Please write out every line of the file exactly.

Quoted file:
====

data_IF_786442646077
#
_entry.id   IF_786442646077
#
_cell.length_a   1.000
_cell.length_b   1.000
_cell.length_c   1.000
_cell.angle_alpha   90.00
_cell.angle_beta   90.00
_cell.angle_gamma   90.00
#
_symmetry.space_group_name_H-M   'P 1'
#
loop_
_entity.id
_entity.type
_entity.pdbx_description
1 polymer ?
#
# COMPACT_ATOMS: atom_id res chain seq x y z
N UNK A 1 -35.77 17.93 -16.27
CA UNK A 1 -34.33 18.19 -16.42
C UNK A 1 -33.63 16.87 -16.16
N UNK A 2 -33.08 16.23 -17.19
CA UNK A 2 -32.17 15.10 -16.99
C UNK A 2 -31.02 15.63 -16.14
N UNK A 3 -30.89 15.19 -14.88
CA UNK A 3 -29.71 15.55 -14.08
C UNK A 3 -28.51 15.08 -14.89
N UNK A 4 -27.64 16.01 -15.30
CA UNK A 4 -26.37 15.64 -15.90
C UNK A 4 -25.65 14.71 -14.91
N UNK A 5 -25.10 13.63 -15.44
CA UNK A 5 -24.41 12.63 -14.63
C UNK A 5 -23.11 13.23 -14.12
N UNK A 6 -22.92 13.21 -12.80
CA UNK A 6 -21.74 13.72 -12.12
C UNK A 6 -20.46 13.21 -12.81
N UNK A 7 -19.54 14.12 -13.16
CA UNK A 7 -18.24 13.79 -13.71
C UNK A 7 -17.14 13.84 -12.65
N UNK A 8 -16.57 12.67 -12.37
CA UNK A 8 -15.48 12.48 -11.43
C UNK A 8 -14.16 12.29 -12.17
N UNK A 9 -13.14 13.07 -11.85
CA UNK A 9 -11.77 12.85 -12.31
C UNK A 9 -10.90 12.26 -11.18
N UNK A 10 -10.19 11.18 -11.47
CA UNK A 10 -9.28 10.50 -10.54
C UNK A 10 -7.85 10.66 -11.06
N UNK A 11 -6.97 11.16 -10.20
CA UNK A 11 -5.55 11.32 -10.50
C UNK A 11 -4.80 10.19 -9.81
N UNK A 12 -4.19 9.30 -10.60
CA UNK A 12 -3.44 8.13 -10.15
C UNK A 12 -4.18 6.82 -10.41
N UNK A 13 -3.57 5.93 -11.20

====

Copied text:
data_IF_786442646077
#
_entry.id   IF_786442646077
#
_cell.length_a   1.000
_cell.length_b   1.000
_cell.length_c   1.000
_cell.angle_alpha   90.00
_cell.angle_beta   90.00
_cell.angle_gamma   90.00
#
_symmetry.space_group_name_H-M   'P 1'
#
loop_
_entity.id
_entity.type
_entity.pdbx_description
1 polymer ?
#
# COMPACT_ATOMS: atom_id res chain seq x y z
N UNK A 1 -35.77 17.93 -16.27
CA UNK A 1 -34.33 18.19 -16.42
C UNK A 1 -33.63 16.87 -16.16
N UNK A 2 -33.08 16.23 -17.19
CA UNK A 2 -32.17 15.10 -16.99
C UNK A 2 -31.02 15.63 -16.14
N UNK A 3 -30.89 15.19 -14.88
CA UNK A 3 -29.71 15.55 -14.08
C UNK A 3 -28.51 15.08 -14.89
N UNK A 4 -27.64 16.01 -15.30
CA UNK A 4 -26.37 15.64 -15.90
C UNK A 4 -25.65 14.71 -14.91
N UNK A 5 -25.10 13.63 -15.44
CA UNK A 5 -24.41 12.63 -14.63
C UNK A 5 -23.11 13.23 -14.12
N UNK A 6 -22.92 13.21 -12.80
CA UNK A 6 -21.74 13.72 -12.12
C UNK A 6 -20.46 13.21 -12.81
N UNK A 7 -19.54 14.12 -13.16
CA UNK A 7 -18.24 13.79 -13.71
C UNK A 7 -17.14 13.84 -12.65
N UNK A 8 -16.57 12.67 -12.37
CA UNK A 8 -15.48 12.48 -11.43
C UNK A 8 -14.16 12.29 -12.17
N UNK A 9 -13.14 13.07 -11.85
CA UNK A 9 -11.77 12.85 -12.31
C UNK A 9 -10.90 12.26 -11.18
N UNK A 10 -10.19 11.18 -11.47
CA UNK A 10 -9.28 10.50 -10.54
C UNK A 10 -7.85 10.66 -11.06
N UNK A 11 -6.97 11.16 -10.20
CA UNK A 11 -5.55 11.32 -10.50
C UNK A 11 -4.80 10.19 -9.81
N UNK A 12 -4.19 9.30 -10.60
CA UNK A 12 -3.44 8.13 -10.15
C UNK A 12 -4.18 6.82 -10.41
N UNK A 13 -3.57 5.93 -11.20